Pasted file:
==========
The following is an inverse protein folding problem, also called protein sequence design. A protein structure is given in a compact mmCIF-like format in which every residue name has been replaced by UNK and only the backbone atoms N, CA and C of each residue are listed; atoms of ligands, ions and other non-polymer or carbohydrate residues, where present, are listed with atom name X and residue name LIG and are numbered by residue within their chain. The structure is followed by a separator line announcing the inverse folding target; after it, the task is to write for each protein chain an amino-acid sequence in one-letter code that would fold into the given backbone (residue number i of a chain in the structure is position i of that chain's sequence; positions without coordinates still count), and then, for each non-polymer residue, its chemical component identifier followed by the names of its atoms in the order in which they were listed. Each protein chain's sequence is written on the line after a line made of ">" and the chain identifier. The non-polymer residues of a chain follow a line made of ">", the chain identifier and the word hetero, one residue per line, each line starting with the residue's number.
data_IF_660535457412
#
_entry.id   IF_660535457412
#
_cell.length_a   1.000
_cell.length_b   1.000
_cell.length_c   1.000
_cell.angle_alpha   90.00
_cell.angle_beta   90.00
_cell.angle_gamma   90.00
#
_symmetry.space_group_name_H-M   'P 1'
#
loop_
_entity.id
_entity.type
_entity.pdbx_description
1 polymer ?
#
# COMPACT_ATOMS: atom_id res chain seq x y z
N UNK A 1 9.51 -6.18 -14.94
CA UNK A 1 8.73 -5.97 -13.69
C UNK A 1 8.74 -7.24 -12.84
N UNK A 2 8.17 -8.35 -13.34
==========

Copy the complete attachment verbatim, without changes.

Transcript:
The following is an inverse protein folding problem, also called protein sequence design. A protein structure is given in a compact mmCIF-like format in which every residue name has been replaced by UNK and only the backbone atoms N, CA and C of each residue are listed; atoms of ligands, ions and other non-polymer or carbohydrate residues, where present, are listed with atom name X and residue name LIG and are numbered by residue within their chain. The structure is followed by a separator line announcing the inverse folding target; after it, the task is to write for each protein chain an amino-acid sequence in one-letter code that would fold into the given backbone (residue number i of a chain in the structure is position i of that chain's sequence; positions without coordinates still count), and then, for each non-polymer residue, its chemical component identifier followed by the names of its atoms in the order in which they were listed. Each protein chain's sequence is written on the line after a line made of ">" and the chain identifier. The non-polymer residues of a chain follow a line made of ">", the chain identifier and the word hetero, one residue per line, each line starting with the residue's number.
data_IF_660535457412
#
_entry.id   IF_660535457412
#
_cell.length_a   1.000
_cell.length_b   1.000
_cell.length_c   1.000
_cell.angle_alpha   90.00
_cell.angle_beta   90.00
_cell.angle_gamma   90.00
#
_symmetry.space_group_name_H-M   'P 1'
#
loop_
_entity.id
_entity.type
_entity.pdbx_description
1 polymer ?
#
# COMPACT_ATOMS: atom_id res chain seq x y z
N UNK A 1 9.51 -6.18 -14.94
CA UNK A 1 8.73 -5.97 -13.69
C UNK A 1 8.74 -7.24 -12.84
N UNK A 2 8.17 -8.35 -13.34